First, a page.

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It's been a cooler summer, so far

TRI-COUNTY AREA—Cool nights, rain, rain, rain and then not so much.
That’s not a big surprise to National Weather Service meteorologist Joanne LaBounty.
LaBounty said records at the agency’s Binghamton office show that the average temperature for June was 63 degrees, nearly a full degree below normal.  The average high temperature for June was 71.6, or 1.8 degrees below normal.
The cooler June weather was accompanied by 5.48 inches of rainfall, 44 percent more than the normal 3.8 inches.
In July, temperatures haven’t improved that much. Through July 29, the average daily temperature was 65.2 degrees, or 3.5 degrees below normal.  The rain that plagued June has tapered off in July, with 1.68 inches through July 29, or nearly 1.5 inches below normal.
“Summertime from place to place tends to vary quite a bit because of thunderstorms,” LaBounty said. “Some locations can get four inches of rain in a (single) thunderstorm.”
Cool temperatures persisted in July, with the National Weather Service in Binghamton recording a record low of 51 degrees July 15.  LaBounty said the agency received reports of temperatures in the 40s that day in the deeper valleys.
“We have had cooler Julys than normal before,” LaBounty said. “It’s definitely noticeable but it has happened before.”
The average daily temperature for July 2001 was 3.7 degrees below normal, slightly cooler than the first 29 days of July this year.
Closer to the Tri-County Area, the same weather pattern has prevailed so far this summer.  In Elmira, for example, the average daily temperature through July 29 was 65.3 degrees. That’s five degrees below the normal average for the month of 70.3.  In the same period, Elmira had 2.26 inches of rain, compared with a normal July total of 3.42.
In June, Elmira’s average daily temperature was 62.9, or 2.5 degrees below the normal average for the month of 65.4. June rainfall in Elmira total 4.4 inches, above the normal 4.01 inches.
Mark W. Wysocki at the Northeast Regional Climate Center at Cornell University, said central New York’s weather this summer has been affected by a persistent area of low pressure over Hudson Bay.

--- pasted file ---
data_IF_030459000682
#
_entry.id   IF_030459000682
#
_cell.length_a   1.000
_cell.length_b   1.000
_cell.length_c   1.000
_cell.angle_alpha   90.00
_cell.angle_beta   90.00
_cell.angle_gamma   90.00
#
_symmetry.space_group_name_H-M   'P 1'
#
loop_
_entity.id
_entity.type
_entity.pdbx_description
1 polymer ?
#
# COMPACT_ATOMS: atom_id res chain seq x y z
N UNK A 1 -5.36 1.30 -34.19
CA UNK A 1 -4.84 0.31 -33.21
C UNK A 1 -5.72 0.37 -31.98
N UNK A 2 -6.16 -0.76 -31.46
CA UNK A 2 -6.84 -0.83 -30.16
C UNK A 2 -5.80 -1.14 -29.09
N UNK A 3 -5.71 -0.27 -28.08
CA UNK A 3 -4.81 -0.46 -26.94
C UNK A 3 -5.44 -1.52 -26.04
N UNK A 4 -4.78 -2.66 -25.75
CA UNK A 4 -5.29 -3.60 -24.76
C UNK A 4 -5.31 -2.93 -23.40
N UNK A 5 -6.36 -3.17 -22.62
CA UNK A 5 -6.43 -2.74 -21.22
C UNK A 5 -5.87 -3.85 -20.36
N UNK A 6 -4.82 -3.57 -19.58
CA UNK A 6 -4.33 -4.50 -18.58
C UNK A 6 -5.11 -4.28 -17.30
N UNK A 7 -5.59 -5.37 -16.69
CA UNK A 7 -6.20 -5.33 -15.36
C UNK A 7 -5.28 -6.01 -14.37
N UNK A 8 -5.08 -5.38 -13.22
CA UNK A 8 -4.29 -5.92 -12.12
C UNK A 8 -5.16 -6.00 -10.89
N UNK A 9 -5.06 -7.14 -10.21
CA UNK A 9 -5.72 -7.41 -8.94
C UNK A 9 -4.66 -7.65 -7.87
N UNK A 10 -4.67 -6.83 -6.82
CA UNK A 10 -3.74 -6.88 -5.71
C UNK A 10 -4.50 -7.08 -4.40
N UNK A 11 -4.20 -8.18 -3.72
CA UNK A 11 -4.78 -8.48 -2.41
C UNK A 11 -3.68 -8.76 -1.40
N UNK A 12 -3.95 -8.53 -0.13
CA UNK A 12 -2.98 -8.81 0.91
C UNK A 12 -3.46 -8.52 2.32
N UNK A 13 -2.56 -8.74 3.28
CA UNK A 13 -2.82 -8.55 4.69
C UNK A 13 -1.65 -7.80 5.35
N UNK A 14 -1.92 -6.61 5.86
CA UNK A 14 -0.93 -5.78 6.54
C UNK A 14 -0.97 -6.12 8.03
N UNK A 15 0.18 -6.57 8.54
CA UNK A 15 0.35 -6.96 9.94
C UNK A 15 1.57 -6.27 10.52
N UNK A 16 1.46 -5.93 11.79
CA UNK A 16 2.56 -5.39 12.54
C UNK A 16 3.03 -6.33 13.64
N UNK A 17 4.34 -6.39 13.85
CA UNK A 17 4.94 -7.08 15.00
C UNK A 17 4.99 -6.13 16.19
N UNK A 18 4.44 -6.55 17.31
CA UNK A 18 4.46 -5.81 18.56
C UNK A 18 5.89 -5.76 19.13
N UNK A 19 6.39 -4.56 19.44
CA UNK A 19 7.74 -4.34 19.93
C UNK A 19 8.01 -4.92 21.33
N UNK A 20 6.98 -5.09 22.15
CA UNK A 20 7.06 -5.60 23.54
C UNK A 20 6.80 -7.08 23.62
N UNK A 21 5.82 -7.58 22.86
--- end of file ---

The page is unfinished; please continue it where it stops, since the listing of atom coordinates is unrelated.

“That puts us right in the downstream flow of cooler air coming from central Canada,” said Wysocki, a lecturer in meteorology at Cornell. “May and June were fairly wet across the Northeast. Now all of a sudden in July, somebody shut off the spigot.”
Through July 30, Wysocki said, Ithaca’s average daily temperature was almost four degrees below normal and its average precipitation four inches below normal.
“Most of the Northeast is two to six degrees below average,” he said.
Although the jetstream locked in early to a pattern that resulted in cool and wet weather in the Northeast, Wysocki said that doesn’t mean the rest of summer will bring the same kind of weather.
“There are some variations and subtle changes that are occurring in the shape of the jetstream and storm tracks,” he said.
As for the upcoming winter, forecasters can draw no conclusions about its severity from the summer’s weather pattern, Wysocki said.
There is however, one bright spot in the winter outlook.
The National Oceanic and Atmospheric Admistration announced July 9 that an El Nino is forming. The periodic warming of central and eastern tropical Pacific waters, if it reaches full strength, could portend a milder winter for the Northeast, Wysocki said.

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